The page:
Jan 23, 2011

Camp Life

My current situation is that I am in PNG, my laptop computer (which has my LIFE on it) has a fried power cord, and I'm sweating trying to survive the week, with all of the work on my plate, if I cannot find a replacement. In other words, I'm in deep trouble.

So, my answer to the problem? At the moment...ignore it!

I am in Moro right now at the Oil Search Limited (OSL) camp. For those of you who have never experienced this business of working in the oil and gas industry, in the field, I can tell you (and so can Leo!) that it is quite interesting, occasionally fun, rewarding work, but never ever glamorous. For example, Leo and I are sitting across the desk from each other, sharing a field office, a very dusty and dirty field office. We occasionally have to yell at each other because the Vertol and Chinook helicopters, located just outside our building, can be deafening. Three times a day, starting at 6am, there are Dash-8 planes landing just out front. Occasionally there are Hueys (helicopters), Twin Otters (planes), and even the monstrous and amazingly loud Hercules C-130 on occasion.

At meal times, we slog over (this is the rainy season) to the mess hall, along with the rest of the camp inhabitants, to eat. Note: The meals are typically delicious affairs with plenty of choices! After our work is complete, at the end of the day, another slog gets us back to our rooms for a much-needed shower and much-anticipated sleep.

Married couples are not often housed here and are certainly not planned for. So, Leo is in the G barracks while I am in B. The rooms are tiny affairs with a bed, desk, wardrobe, and corner sink. Oh, there is also an aircon, which is needed in the daytime, as well as blankets, which are needed at night. The rooms are old, dingy, plain, and ugly, but also comfortable, cleaned daily, and meet our requirements. Bathrooms are typically shared between two rooms, although some of the quarters only have access to a shared bathroom down the hall. They consist of a shower, with hot water (my favourite!) and a toilet.

The rooms are lined up side-by-side and across from another bank of rooms with an open, but covered, walkway between them. Each room has an aircon, a window to the outside (with curtains that, inevitably don't actually reach all the way across the window), a door to the shower area, and a door to the walkway. The walkway door typically has a screened section that you can open in order to get some flow-through ventilation.

My work schedule has me up at 4:15 in order to get to breakfast by 5:00. This allows me to get to the office and get ready for the daily Safety/Communication meeting at 6:00. This meeting is almost always conducted in pidgin, except for my part, and Leo's part, which must be translated. The meeting always starts with a prayer, something typical at meetings among nationals in this country. It's actually quite a cool tradition.

After the meeting, every day is different; always different. Finishing up at the end of the day usually occurs around 7pm for Leo, but I'm a bit of a night owl, so I typically go later (although that means I sometimes have to sleep in and skip breakfast). Last night, for example, I finished up at 11:30pm. The good thing is that the walk from the office to the mess hall or the barracks takes about 5 minutes. The bad thing is that it was pouring down when I headed 'home' last night so the 5 minute walk left me drenched. (Yes, I had an umbrella.)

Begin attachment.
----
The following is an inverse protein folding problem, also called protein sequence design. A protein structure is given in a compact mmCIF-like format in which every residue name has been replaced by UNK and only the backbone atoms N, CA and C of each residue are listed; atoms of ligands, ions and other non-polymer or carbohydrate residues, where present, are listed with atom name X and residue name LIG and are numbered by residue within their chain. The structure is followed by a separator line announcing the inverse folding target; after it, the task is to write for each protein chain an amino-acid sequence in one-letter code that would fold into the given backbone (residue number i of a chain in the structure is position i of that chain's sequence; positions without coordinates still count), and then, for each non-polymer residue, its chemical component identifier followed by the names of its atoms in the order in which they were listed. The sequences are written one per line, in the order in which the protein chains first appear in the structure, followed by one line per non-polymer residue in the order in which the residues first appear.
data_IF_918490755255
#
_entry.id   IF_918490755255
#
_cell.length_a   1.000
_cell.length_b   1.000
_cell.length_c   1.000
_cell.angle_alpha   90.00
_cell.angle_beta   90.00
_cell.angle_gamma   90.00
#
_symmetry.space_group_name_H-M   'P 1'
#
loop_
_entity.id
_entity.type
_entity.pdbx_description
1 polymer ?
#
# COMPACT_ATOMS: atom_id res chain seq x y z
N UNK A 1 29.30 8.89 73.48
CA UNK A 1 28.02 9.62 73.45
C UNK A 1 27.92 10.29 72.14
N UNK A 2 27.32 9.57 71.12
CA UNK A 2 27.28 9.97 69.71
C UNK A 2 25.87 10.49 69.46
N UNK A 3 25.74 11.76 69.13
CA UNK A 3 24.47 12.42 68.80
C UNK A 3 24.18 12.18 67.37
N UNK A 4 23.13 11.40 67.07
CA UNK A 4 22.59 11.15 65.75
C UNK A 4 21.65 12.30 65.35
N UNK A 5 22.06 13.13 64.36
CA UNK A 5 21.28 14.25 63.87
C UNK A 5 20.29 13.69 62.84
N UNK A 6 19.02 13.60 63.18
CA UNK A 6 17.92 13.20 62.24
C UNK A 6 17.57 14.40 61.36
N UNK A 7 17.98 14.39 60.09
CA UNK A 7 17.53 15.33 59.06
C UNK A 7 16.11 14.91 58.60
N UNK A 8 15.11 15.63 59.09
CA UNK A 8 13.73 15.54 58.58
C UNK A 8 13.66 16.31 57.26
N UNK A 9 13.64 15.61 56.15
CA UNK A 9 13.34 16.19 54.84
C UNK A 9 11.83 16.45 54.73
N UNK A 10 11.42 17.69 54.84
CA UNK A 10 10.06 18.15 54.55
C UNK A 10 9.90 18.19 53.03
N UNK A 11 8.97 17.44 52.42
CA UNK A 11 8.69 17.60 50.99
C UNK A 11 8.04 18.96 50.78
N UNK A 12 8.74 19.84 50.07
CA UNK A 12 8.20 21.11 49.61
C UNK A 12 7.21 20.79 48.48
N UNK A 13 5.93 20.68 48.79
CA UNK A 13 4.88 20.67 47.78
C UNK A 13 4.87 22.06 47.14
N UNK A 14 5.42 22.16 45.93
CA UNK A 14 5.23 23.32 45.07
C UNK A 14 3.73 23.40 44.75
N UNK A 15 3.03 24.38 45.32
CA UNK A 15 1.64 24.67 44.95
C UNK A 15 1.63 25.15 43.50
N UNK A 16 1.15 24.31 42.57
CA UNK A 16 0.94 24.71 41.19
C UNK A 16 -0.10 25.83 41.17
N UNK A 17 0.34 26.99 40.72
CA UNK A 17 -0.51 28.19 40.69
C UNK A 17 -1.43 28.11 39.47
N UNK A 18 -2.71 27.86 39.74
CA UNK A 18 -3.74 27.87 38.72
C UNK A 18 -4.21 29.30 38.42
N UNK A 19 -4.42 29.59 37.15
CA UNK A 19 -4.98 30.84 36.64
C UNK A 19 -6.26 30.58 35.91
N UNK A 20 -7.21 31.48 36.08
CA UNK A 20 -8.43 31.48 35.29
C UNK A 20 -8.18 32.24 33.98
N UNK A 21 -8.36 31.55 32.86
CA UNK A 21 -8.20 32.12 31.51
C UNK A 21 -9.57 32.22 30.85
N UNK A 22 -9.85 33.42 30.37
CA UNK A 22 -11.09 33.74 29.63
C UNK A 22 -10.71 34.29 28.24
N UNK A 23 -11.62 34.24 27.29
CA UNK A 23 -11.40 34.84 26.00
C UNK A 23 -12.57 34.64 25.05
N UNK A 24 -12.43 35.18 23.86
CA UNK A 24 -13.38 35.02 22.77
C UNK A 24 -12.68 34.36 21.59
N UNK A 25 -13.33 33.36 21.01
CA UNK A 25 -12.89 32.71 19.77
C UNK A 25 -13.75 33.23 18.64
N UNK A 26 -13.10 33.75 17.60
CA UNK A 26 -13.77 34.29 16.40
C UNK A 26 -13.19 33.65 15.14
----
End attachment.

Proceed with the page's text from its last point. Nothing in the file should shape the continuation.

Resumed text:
Jan 15, 2011

Research Musings

Note: This is a copy of my posting for one of my classes, Research Methods.

When preparing my previous posting I thought of something else I wanted to share but decided it was a bit off-topic. So, I'm sharing it here.

I have discovered something over the past couple of semesters that continues to surprise me on so many levels. Feeling a bit out-of-place in the program considering my work background and future goals, starting back in my first May Seminar I started to embrace, rather than struggle against, the other activities in the program. That's when I discovered it...that surprising thing that continues to amaze me. I discovered that I can find commonalities in the most unusual places.

For example, I was paired with Rhonda Stanton in our "speed dating" exercise where we shared out backgrounds and research interests with small groups of people over and over again. The more I heard her talk about her interests in generational differences in the workplace, the more I realised that our interests have a lot in common...a lot more than I would have guessed. She is seeking definitions of the different groups that are useful in preparing them to work together, effectively, in the workplace. I am seeking definitions of a workforce with diversities of another kind, but still looking for things useful in preparing them to work together, effectively, in the workplace. The more I heard her talk about her concerns, questions, and ideas the more I realised that some of those were so very similar to mine. Could it really be that Rhonda and I are sharing thoughts and ideas from such diverse projects that could help us both in our own pursuits? I could go on and on with this one example, but won't.

I have tried the same technique in my readings as well. (Note: I have always been somewhat aware of what I am calling here a "technique" but have only recently begun to pursue it more formally, more consistently, more contientiously.) Before I begin a reading, I think about what things I am pursing in my own work and what questions I need to be answering. As I begin to read, I try to frame what I am reading in two ways. And yes, this is a challenging technique in that I am constantly pursing two trains of thought as I read...that which was intended by the author, and that which is reframed to my own situation. For example, when I began reading Johnson's "User-Centered Technology", from the very beginning I thought about this user-centeredness in my own work. As I tried to understand Johnson's views about allowing the user to be a part of the design and implementation of effective instruction and training for computer manuals, I tried to reframe the ideas as if he were talking about creating standard operating procedures (SOPs) for truckers in PNG. As I read, I find myself embracing and discarding arguments presented framed in this new context, but better than that, I found myself actually considering them thoughtfully. Is it really possible to design SOPs that are focused on the training needs of the organisation rather than established to prove to outsiders (ExxonMobil, OSL, etc.) that we are capable and organised? Is it really possible to allow the users to determine what is useful, adequate, proper, correct, etc? Can I really convince the rest of the organisation that writing top-down procedures is counter-productive and that writing them from the inside-out, not only from a users' perspective (something I adopt when I try to "put myself in their place") but rather from the actual users themselves is where we really need to be going? When I reframed the reading in this new context, I found I could not put the book down! (I am almost finished with it now and getting ready to start again from the beginning.)